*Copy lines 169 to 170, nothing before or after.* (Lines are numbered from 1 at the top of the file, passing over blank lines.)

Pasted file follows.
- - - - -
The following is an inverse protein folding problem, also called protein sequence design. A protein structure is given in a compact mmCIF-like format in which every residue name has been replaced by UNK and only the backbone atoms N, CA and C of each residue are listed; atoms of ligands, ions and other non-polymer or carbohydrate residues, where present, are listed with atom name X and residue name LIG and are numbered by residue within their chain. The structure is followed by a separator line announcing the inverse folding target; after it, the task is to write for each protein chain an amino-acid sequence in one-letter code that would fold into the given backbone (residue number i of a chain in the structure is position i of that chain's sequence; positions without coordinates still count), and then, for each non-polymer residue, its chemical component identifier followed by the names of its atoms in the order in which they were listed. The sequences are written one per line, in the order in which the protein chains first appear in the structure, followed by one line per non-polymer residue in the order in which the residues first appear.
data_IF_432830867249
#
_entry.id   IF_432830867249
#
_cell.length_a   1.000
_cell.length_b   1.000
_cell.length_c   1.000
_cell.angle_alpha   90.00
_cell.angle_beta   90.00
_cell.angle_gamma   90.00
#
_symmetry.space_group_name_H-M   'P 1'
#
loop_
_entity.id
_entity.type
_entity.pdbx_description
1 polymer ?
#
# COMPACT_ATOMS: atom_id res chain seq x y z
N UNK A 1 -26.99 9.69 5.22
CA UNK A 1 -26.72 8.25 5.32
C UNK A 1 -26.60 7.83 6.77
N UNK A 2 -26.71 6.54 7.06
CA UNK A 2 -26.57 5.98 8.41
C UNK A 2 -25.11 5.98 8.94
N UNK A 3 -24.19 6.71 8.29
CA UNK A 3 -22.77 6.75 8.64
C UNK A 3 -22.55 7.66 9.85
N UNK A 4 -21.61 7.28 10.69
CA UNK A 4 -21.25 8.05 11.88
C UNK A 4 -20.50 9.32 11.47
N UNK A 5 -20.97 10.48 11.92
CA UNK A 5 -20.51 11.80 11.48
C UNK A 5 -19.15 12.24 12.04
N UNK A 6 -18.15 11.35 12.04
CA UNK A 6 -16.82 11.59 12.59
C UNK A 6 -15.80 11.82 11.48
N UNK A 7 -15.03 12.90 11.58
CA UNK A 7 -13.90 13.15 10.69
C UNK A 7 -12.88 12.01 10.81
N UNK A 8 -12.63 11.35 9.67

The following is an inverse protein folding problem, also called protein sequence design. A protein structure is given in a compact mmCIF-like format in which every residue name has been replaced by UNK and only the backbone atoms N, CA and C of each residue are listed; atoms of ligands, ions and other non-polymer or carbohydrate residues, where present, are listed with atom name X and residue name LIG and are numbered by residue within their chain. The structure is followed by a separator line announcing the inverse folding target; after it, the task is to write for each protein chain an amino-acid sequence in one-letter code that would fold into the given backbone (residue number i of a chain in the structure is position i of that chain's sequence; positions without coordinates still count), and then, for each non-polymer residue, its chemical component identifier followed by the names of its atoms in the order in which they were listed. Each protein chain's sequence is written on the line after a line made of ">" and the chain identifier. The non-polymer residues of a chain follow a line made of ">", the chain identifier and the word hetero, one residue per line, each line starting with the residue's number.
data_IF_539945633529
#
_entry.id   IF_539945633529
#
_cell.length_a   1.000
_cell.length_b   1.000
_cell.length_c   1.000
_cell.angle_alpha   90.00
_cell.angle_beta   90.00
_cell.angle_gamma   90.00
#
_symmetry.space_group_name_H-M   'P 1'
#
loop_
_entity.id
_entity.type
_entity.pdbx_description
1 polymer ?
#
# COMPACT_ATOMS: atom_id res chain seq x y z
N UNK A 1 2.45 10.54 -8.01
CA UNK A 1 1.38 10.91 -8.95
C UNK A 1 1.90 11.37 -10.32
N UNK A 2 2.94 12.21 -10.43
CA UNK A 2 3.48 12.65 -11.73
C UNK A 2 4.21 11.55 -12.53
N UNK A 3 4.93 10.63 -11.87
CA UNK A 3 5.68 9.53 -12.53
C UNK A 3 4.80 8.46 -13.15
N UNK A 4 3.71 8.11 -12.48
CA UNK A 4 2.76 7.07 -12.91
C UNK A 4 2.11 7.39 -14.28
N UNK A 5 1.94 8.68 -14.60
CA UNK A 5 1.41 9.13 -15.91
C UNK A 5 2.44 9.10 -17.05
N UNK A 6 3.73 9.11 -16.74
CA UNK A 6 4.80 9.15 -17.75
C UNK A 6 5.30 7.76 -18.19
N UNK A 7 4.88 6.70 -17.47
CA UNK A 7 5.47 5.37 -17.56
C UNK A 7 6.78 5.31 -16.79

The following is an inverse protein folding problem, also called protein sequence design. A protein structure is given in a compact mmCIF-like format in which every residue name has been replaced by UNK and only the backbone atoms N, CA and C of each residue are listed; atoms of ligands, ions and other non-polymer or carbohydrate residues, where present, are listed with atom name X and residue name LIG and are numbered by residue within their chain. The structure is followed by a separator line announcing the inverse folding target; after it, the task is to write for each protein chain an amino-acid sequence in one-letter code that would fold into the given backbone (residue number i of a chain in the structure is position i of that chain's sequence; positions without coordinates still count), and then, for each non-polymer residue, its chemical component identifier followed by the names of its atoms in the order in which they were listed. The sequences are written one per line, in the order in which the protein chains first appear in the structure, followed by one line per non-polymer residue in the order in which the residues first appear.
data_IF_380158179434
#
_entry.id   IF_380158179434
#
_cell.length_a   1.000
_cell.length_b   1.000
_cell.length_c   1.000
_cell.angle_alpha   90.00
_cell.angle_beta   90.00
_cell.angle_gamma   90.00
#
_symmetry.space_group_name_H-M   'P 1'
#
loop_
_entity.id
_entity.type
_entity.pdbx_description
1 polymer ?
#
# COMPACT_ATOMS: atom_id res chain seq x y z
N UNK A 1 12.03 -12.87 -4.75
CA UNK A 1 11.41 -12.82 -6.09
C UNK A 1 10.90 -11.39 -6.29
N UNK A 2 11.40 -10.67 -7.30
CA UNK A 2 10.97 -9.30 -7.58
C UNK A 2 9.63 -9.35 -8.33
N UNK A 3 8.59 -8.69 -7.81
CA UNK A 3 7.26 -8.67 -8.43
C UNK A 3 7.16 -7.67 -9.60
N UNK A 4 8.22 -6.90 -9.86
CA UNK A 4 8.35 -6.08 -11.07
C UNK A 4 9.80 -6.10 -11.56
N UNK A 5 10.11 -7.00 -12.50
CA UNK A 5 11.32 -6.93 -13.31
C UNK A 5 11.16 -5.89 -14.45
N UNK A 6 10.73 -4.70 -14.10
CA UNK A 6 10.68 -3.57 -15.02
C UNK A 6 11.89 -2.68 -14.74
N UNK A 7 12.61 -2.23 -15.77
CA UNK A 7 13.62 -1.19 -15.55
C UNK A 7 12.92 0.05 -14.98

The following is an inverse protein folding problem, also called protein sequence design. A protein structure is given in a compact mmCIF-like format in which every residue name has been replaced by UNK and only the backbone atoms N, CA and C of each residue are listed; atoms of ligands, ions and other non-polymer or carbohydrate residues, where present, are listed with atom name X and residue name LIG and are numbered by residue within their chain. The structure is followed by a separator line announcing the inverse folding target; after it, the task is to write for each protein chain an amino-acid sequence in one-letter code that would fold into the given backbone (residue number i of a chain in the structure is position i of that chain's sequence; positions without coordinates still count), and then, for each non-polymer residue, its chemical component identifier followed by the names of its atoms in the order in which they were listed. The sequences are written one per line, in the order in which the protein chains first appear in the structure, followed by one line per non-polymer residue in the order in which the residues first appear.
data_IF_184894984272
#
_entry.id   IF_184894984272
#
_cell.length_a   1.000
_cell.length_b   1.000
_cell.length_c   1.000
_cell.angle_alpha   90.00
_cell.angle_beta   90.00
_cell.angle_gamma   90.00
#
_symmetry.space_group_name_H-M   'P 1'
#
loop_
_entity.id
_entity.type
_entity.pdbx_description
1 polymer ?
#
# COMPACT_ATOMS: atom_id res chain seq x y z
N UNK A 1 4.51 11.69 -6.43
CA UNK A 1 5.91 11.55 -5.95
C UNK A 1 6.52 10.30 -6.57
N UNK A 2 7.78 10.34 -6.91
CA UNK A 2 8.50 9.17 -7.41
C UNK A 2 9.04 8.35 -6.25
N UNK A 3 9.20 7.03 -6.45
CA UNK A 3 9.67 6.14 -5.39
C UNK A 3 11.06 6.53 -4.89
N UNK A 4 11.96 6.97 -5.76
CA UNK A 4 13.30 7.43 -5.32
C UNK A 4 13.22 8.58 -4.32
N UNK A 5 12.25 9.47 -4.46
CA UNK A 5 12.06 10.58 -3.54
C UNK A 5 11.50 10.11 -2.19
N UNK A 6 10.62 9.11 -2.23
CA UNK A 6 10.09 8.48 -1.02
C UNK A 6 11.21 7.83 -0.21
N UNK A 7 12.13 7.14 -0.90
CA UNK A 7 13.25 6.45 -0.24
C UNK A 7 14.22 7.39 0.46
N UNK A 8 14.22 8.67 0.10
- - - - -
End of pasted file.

C UNK A 7 14.22 7.39 0.46
N UNK A 8 14.22 8.67 0.10